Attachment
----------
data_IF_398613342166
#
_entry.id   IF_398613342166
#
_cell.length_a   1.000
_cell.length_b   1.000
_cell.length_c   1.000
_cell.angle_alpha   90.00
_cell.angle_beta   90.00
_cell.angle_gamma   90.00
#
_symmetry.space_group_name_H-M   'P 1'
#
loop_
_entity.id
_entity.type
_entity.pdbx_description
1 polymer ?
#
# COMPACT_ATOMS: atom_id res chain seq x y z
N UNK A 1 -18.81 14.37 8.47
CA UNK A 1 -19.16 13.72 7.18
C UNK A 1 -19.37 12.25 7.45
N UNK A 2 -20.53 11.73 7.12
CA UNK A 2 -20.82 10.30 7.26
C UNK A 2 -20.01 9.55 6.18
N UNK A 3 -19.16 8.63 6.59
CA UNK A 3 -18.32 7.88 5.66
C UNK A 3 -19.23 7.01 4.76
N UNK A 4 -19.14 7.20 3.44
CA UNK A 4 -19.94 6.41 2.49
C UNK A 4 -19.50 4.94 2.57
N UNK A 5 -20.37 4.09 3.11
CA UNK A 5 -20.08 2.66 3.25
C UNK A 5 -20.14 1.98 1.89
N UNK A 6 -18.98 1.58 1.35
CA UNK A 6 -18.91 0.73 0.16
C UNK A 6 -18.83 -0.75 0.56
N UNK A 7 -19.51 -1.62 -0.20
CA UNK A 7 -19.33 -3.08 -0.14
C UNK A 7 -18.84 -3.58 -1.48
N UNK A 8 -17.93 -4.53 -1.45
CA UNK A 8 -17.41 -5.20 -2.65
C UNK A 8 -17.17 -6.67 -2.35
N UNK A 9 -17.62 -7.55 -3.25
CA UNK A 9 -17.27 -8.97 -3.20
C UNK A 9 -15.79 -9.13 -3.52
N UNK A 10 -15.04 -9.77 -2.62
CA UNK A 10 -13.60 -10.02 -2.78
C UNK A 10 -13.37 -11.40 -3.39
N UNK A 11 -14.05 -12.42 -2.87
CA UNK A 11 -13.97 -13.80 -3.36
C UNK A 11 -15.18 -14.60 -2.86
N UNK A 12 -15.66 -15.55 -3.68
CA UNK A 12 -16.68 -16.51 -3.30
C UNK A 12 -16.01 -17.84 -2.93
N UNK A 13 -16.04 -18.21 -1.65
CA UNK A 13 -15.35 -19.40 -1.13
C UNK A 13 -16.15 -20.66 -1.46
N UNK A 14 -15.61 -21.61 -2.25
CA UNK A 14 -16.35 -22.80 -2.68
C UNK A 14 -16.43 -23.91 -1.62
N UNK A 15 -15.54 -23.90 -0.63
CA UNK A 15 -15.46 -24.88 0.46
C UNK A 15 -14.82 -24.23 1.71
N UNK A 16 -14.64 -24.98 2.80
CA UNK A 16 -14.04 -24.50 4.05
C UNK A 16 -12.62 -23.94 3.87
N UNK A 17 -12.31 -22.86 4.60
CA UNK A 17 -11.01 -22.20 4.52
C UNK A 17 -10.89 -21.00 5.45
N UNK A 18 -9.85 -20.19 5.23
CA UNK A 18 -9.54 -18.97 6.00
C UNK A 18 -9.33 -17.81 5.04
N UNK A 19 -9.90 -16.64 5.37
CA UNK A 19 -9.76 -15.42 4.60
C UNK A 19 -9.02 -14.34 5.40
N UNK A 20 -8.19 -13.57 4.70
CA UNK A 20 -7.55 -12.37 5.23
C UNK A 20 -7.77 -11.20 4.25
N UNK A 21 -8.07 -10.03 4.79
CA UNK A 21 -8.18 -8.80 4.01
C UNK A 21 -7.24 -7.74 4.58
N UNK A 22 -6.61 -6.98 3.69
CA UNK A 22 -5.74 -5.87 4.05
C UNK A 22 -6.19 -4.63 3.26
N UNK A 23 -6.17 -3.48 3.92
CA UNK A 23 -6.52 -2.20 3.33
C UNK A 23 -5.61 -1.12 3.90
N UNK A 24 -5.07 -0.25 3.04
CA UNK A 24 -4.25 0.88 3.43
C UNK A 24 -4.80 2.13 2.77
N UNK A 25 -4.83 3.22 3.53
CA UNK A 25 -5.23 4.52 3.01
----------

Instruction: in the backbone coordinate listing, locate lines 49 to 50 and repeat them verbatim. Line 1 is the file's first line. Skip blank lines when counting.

CA UNK A 10 -13.60 -10.02 -2.78
C UNK A 10 -13.37 -11.40 -3.39